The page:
Six months ago, Facebook introduced ‘3D photos’— images which bring enhanced perspective and movement to timeline photos by leveraging the depth information captured by Apple’s dual-camera iPhones.
Users of other handsets, however, were left out in the cold as the 3D photos feature didn’t support uploading from Android phones or desktop computers. Thankfully this has all changed now that Facebook has enabled 3D photos to be uploaded straight from a desktop browser, with Android support promised in the coming months. You can now use 3D photos in your stories too.
How to upload a 3D photo to Facebook from your browser
Uploading a 3D photo from your browser requires a little more work than doing so from a supported iPhone, which has the feature built into Facebook’s iOS app. However, it is a great deal more flexible, as it allows you to customize the effect or even add depth to images which were captured without any depth information, such as computer graphics or even paintings.
To upload a 3D photo you must provide an image file and an associated depth map. The depth map is simply a grayscale version of the image where objects appear dark in the distance and become progressively lighter as they approach the camera. We’ll get on to how you can obtain a depth map later.
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To create your 3D photo on Facebook, you must first make sure your photo and depth map follow Facebook’s naming convention for 3D photos. Give the depth map the file same file name as the original photo, with ‘_depth’ added (before any .jpeg extension).
For example My3DPhoto.jpg and M3DPhoto_depth.jpg
Next, upload the two files together as a single Facebook post, just as you would a normal selection of images. Facebook will then detect the pair as a 3D photo and automatically combine them for you.
How to obtain a depth map
Chances are you don’t have a ready-made depth map for your image, but there are a few ways you can obtain one. The method you use will depend on whether your source image contains any depth information to start with.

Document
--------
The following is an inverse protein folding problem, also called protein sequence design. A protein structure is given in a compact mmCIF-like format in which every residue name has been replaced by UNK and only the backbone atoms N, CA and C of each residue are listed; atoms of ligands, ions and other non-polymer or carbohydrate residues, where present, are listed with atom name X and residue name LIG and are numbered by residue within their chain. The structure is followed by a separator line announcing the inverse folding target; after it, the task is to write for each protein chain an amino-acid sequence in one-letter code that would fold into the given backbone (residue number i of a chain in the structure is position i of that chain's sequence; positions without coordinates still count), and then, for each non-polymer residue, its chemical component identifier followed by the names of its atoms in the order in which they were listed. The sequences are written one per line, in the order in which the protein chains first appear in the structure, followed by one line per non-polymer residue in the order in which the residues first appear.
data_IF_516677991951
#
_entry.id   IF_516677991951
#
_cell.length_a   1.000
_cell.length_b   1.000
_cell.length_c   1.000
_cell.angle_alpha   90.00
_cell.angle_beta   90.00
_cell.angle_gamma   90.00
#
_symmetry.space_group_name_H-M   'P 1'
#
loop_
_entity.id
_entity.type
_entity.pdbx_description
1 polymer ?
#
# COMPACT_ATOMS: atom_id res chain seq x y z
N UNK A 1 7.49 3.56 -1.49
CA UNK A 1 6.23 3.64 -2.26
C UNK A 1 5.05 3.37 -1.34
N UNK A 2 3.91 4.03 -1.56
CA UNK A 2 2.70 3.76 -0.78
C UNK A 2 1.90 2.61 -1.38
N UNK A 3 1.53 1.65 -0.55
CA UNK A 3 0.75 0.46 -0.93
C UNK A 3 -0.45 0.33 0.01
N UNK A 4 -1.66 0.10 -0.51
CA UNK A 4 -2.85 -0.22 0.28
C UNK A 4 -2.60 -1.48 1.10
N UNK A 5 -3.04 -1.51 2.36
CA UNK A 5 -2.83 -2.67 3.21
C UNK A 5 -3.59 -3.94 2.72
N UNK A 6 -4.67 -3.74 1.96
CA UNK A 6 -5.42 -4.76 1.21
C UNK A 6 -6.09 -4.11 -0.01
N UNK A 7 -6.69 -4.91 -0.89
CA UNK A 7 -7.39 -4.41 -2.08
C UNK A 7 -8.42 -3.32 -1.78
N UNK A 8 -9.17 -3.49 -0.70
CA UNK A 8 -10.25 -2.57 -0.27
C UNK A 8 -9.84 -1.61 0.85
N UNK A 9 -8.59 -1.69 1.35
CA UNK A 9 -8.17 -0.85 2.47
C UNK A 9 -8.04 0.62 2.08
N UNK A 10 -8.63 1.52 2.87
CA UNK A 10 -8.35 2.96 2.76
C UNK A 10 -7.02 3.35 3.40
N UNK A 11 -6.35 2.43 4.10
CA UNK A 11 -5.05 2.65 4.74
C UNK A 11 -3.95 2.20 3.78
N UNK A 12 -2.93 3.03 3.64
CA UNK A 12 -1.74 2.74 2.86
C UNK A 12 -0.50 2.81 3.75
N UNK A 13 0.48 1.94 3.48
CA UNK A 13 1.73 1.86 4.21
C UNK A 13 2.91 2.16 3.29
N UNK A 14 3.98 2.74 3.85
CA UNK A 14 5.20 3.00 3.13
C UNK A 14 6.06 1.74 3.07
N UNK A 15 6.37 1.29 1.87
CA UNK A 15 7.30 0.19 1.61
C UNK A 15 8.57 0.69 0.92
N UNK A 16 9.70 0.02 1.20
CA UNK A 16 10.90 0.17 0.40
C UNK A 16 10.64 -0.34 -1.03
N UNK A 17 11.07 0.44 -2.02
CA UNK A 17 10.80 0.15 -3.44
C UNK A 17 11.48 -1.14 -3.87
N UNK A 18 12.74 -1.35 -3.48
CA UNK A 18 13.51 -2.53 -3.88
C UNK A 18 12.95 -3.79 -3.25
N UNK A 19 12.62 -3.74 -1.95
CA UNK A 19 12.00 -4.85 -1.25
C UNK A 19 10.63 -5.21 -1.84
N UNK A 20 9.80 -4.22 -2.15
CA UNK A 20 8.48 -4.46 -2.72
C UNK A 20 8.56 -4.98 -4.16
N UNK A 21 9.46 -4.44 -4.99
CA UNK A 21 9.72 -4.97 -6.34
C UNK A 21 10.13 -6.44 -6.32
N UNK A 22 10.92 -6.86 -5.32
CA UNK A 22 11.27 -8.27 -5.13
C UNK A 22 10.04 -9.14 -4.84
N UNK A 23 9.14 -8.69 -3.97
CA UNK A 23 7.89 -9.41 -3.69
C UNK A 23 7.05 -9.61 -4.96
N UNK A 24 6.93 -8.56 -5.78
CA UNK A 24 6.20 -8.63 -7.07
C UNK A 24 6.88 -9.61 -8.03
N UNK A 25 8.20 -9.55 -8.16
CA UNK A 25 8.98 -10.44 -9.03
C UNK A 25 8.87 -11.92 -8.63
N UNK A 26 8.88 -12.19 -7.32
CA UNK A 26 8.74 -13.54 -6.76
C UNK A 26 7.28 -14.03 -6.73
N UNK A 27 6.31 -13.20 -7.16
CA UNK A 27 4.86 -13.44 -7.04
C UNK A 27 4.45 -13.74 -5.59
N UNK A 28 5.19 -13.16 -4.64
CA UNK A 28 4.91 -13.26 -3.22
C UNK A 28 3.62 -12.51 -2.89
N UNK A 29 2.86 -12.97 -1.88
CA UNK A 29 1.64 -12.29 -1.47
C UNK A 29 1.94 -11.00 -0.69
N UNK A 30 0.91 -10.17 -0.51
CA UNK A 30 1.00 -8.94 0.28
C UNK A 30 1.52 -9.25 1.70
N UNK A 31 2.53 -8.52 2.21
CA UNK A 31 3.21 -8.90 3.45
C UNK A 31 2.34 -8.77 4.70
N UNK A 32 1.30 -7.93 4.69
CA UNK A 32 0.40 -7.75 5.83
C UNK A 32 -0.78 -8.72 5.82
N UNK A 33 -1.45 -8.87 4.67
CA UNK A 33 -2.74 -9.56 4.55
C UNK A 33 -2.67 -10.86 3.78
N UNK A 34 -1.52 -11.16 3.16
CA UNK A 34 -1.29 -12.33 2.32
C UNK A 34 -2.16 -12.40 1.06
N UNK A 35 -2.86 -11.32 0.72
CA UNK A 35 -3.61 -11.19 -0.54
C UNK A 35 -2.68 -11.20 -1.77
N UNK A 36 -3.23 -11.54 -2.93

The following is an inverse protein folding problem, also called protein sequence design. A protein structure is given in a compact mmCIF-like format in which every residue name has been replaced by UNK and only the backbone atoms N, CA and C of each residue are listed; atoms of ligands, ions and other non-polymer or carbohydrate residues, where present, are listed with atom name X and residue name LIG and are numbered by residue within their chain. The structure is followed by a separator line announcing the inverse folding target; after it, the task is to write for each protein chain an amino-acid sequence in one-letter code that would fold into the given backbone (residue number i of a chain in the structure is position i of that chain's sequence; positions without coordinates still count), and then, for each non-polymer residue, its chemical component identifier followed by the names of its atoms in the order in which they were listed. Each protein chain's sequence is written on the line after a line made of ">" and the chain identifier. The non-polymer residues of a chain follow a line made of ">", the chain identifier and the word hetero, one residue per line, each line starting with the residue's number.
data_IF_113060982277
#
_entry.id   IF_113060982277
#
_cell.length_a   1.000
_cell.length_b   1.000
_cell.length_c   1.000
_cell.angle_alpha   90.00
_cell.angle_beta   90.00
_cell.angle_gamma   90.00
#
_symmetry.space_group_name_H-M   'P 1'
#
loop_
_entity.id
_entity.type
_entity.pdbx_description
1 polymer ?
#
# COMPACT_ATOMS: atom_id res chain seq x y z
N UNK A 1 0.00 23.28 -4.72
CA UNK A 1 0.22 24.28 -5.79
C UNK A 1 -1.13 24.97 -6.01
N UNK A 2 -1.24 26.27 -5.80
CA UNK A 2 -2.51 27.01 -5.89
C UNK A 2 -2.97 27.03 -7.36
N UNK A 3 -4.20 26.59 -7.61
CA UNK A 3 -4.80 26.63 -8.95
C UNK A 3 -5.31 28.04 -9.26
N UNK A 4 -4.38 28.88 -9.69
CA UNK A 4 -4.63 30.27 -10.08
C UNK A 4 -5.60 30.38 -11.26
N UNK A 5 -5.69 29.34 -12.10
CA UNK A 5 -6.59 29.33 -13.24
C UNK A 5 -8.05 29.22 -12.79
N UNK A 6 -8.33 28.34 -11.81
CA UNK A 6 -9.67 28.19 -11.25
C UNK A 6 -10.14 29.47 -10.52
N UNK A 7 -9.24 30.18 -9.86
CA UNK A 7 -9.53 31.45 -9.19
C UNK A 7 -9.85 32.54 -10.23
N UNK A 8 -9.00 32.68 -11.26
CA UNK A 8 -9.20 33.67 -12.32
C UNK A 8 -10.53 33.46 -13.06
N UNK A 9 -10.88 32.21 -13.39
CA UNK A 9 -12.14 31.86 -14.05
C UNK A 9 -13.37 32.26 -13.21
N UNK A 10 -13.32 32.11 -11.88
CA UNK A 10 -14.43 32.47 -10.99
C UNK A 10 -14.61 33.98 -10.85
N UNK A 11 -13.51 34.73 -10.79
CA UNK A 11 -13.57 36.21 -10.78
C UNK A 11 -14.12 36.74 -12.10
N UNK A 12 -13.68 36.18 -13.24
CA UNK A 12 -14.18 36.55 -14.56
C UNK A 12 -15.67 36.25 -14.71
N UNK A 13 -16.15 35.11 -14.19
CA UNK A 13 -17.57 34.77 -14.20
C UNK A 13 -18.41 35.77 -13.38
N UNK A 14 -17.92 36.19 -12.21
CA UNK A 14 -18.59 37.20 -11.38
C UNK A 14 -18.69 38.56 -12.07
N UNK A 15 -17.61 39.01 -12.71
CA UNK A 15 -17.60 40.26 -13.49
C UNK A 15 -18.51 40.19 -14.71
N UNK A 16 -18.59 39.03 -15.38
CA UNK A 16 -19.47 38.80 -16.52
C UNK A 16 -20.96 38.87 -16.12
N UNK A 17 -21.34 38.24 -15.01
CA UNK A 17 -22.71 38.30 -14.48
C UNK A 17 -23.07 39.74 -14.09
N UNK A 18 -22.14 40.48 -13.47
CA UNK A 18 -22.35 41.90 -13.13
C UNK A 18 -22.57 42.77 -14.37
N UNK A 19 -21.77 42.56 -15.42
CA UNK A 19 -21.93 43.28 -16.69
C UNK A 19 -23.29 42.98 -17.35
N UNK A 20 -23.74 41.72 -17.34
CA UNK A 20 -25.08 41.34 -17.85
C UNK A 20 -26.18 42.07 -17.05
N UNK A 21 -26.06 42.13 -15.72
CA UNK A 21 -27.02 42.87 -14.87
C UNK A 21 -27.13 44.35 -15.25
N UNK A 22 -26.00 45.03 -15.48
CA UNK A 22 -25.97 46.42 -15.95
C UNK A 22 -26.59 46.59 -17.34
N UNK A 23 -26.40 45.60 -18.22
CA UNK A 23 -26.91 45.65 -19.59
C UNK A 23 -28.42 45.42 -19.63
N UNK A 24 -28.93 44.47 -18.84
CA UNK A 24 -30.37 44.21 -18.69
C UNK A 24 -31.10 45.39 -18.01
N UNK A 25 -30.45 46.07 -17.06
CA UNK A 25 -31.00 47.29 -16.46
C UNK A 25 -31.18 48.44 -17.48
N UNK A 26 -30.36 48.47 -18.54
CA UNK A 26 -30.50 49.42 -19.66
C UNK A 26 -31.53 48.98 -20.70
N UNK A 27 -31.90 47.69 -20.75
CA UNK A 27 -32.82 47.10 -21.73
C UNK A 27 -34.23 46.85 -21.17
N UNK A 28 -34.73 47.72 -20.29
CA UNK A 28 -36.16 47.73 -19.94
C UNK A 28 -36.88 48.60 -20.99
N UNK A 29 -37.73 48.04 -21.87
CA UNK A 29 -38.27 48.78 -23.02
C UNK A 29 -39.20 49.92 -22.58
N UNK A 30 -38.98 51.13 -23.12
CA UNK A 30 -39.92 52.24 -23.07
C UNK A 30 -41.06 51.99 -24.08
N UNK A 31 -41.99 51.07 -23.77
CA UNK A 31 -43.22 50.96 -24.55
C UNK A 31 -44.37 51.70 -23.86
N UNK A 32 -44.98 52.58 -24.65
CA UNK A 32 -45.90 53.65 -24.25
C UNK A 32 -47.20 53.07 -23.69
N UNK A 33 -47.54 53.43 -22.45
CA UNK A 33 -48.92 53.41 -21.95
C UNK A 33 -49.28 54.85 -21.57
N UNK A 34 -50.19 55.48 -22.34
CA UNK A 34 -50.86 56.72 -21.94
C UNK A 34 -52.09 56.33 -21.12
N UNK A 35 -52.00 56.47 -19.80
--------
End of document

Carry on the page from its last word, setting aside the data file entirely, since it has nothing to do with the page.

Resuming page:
You can always create a depth map manually using an image editing app or with the assistance of an online tool, but the easiest way to start is by extracting the depth information stored within a portrait mode image taken with a compatible phone.
Many phones, such as the Google Pixel 3, certain HTC models and the Nokia 9 Pureview embed depth information within their jpeg files which can be extracted to produce the required depth map for facebook. Others give you no access at all to depth maps (I’m looking at you, Huawei!).
To extract the depth information from the image, I suggest either of the following two methods:
Method 1: Use Depthy
The easiest method I’ve found is to use Rafal Lindemann’s Depthyonline viewer. If you have a smartphone capable of taking portrait mode images with a blurred background, you can try uploading a photo to Depthy for automatic depth map extraction. If successful, you’ll be able to save the image and depth map as a pair of files. Note that, for me, the depth map produced by Depthy was a negative of the file required by Facebook, so I had to swap light for dark in Photoshop before uploading.
Method 2: Use ExifTool
If Depthy doesn’t work for you, or if you’d rather not upload your images to a third party server, you can use Phil Harvey’s excellent ExifTool command to extract the depth map for you.
There’s currently no standard way of storing depth information within jpegs so each phone will require a slightly different command for successful extraction. For more help, visit the ExifTool Forum.
Coming to Android
If all of this sounds like too much hard work, fear not, because Facebook is planning on bringing the feature to Android in the coming months, starting with Samsung handsets before expanding to other manufacturers. Once your phone is supported, you should be able to upload 3D photos with a single tap, just like on a supported iPhone.